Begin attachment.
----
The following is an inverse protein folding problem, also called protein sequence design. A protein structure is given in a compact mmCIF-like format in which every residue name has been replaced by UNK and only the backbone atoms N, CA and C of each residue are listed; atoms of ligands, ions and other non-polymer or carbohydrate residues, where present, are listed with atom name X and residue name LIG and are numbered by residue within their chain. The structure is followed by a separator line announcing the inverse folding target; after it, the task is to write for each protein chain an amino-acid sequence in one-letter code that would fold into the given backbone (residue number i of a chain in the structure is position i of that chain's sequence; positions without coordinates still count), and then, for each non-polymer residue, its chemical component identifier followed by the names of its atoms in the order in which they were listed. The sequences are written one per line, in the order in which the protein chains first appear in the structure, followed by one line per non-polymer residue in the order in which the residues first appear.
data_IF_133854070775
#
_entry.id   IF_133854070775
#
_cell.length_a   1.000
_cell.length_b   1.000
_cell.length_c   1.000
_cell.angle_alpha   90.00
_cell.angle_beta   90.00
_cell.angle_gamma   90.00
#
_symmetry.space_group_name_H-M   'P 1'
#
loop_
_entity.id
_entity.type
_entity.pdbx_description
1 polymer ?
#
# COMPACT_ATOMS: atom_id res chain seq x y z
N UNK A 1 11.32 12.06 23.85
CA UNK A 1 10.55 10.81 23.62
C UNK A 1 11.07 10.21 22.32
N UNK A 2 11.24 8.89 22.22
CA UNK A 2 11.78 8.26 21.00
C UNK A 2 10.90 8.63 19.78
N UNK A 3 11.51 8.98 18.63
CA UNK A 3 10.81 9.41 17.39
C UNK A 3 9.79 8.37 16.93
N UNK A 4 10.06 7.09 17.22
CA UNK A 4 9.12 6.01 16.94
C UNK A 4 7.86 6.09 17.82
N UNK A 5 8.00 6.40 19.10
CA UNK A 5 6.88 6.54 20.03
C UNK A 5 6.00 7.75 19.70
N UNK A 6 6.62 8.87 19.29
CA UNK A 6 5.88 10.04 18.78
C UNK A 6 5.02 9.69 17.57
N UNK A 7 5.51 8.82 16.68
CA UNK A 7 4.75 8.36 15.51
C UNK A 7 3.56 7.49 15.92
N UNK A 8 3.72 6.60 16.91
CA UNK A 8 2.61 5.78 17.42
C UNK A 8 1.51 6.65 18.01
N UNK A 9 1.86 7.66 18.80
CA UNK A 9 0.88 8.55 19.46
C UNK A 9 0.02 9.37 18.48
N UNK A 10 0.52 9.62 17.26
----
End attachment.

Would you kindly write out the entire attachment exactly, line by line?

The following is an inverse protein folding problem, also called protein sequence design. A protein structure is given in a compact mmCIF-like format in which every residue name has been replaced by UNK and only the backbone atoms N, CA and C of each residue are listed; atoms of ligands, ions and other non-polymer or carbohydrate residues, where present, are listed with atom name X and residue name LIG and are numbered by residue within their chain. The structure is followed by a separator line announcing the inverse folding target; after it, the task is to write for each protein chain an amino-acid sequence in one-letter code that would fold into the given backbone (residue number i of a chain in the structure is position i of that chain's sequence; positions without coordinates still count), and then, for each non-polymer residue, its chemical component identifier followed by the names of its atoms in the order in which they were listed. The sequences are written one per line, in the order in which the protein chains first appear in the structure, followed by one line per non-polymer residue in the order in which the residues first appear.
data_IF_133854070775
#
_entry.id   IF_133854070775
#
_cell.length_a   1.000
_cell.length_b   1.000
_cell.length_c   1.000
_cell.angle_alpha   90.00
_cell.angle_beta   90.00
_cell.angle_gamma   90.00
#
_symmetry.space_group_name_H-M   'P 1'
#
loop_
_entity.id
_entity.type
_entity.pdbx_description
1 polymer ?
#
# COMPACT_ATOMS: atom_id res chain seq x y z
N UNK A 1 11.32 12.06 23.85
CA UNK A 1 10.55 10.81 23.62
C UNK A 1 11.07 10.21 22.32
N UNK A 2 11.24 8.89 22.22
CA UNK A 2 11.78 8.26 21.00
C UNK A 2 10.90 8.63 19.78
N UNK A 3 11.51 8.98 18.63
CA UNK A 3 10.81 9.41 17.39
C UNK A 3 9.79 8.37 16.93
N UNK A 4 10.06 7.09 17.22
CA UNK A 4 9.12 6.01 16.94
C UNK A 4 7.86 6.09 17.82
N UNK A 5 8.00 6.40 19.10
CA UNK A 5 6.88 6.54 20.03
C UNK A 5 6.00 7.75 19.70
N UNK A 6 6.62 8.87 19.29
CA UNK A 6 5.88 10.04 18.78
C UNK A 6 5.02 9.69 17.57
N UNK A 7 5.51 8.82 16.68
CA UNK A 7 4.75 8.36 15.51
C UNK A 7 3.56 7.49 15.92
N UNK A 8 3.72 6.60 16.91
CA UNK A 8 2.61 5.78 17.42
C UNK A 8 1.51 6.65 18.01
N UNK A 9 1.86 7.66 18.80
CA UNK A 9 0.88 8.55 19.46
C UNK A 9 0.02 9.37 18.48
N UNK A 10 0.52 9.62 17.26